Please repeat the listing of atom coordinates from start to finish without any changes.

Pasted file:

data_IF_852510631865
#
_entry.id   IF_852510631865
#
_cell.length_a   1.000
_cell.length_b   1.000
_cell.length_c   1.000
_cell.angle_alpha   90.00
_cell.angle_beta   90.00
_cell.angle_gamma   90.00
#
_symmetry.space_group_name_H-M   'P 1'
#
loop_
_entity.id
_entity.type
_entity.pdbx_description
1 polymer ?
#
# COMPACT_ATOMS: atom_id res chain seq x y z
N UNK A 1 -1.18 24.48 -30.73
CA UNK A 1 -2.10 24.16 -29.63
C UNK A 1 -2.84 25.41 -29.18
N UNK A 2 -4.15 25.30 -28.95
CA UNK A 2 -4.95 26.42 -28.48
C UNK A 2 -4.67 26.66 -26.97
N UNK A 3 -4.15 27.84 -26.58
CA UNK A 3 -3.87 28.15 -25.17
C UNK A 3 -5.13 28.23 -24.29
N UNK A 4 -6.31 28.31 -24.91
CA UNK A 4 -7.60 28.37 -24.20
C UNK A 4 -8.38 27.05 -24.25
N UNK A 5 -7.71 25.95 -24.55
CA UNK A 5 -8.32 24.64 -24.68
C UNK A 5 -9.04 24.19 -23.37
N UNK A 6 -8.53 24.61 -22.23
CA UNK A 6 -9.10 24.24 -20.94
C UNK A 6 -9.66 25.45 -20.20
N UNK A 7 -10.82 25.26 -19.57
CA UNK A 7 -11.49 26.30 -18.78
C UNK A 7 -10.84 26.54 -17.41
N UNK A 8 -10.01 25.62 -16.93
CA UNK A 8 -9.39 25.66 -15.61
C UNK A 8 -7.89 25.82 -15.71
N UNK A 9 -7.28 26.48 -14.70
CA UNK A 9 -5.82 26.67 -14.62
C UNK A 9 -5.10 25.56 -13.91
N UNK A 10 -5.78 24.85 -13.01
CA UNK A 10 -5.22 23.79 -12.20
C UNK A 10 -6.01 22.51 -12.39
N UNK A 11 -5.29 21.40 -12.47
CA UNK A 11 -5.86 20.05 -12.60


data_IF_852510631865
#
_entry.id   IF_852510631865
#
_cell.length_a   1.000
_cell.length_b   1.000
_cell.length_c   1.000
_cell.angle_alpha   90.00
_cell.angle_beta   90.00
_cell.angle_gamma   90.00
#
_symmetry.space_group_name_H-M   'P 1'
#
loop_
_entity.id
_entity.type
_entity.pdbx_description
1 polymer ?
#
# COMPACT_ATOMS: atom_id res chain seq x y z
N UNK A 1 -1.18 24.48 -30.73
CA UNK A 1 -2.10 24.16 -29.63
C UNK A 1 -2.84 25.41 -29.18
N UNK A 2 -4.15 25.30 -28.95
CA UNK A 2 -4.95 26.42 -28.48
C UNK A 2 -4.67 26.66 -26.97
N UNK A 3 -4.15 27.84 -26.58
CA UNK A 3 -3.87 28.15 -25.17
C UNK A 3 -5.13 28.23 -24.29
N UNK A 4 -6.31 28.31 -24.91
CA UNK A 4 -7.60 28.37 -24.20
C UNK A 4 -8.38 27.05 -24.25
N UNK A 5 -7.71 25.95 -24.55
CA UNK A 5 -8.32 24.64 -24.68
C UNK A 5 -9.04 24.19 -23.37
N UNK A 6 -8.53 24.61 -22.23
CA UNK A 6 -9.10 24.24 -20.94
C UNK A 6 -9.66 25.45 -20.20
N UNK A 7 -10.82 25.26 -19.57
CA UNK A 7 -11.49 26.30 -18.78
C UNK A 7 -10.84 26.54 -17.41
N UNK A 8 -10.01 25.62 -16.93
CA UNK A 8 -9.39 25.66 -15.61
C UNK A 8 -7.89 25.82 -15.71
N UNK A 9 -7.28 26.48 -14.70
CA UNK A 9 -5.82 26.67 -14.62
C UNK A 9 -5.10 25.56 -13.91
N UNK A 10 -5.78 24.85 -13.01
CA UNK A 10 -5.22 23.79 -12.20
C UNK A 10 -6.01 22.51 -12.39
N UNK A 11 -5.29 21.40 -12.47
CA UNK A 11 -5.86 20.05 -12.60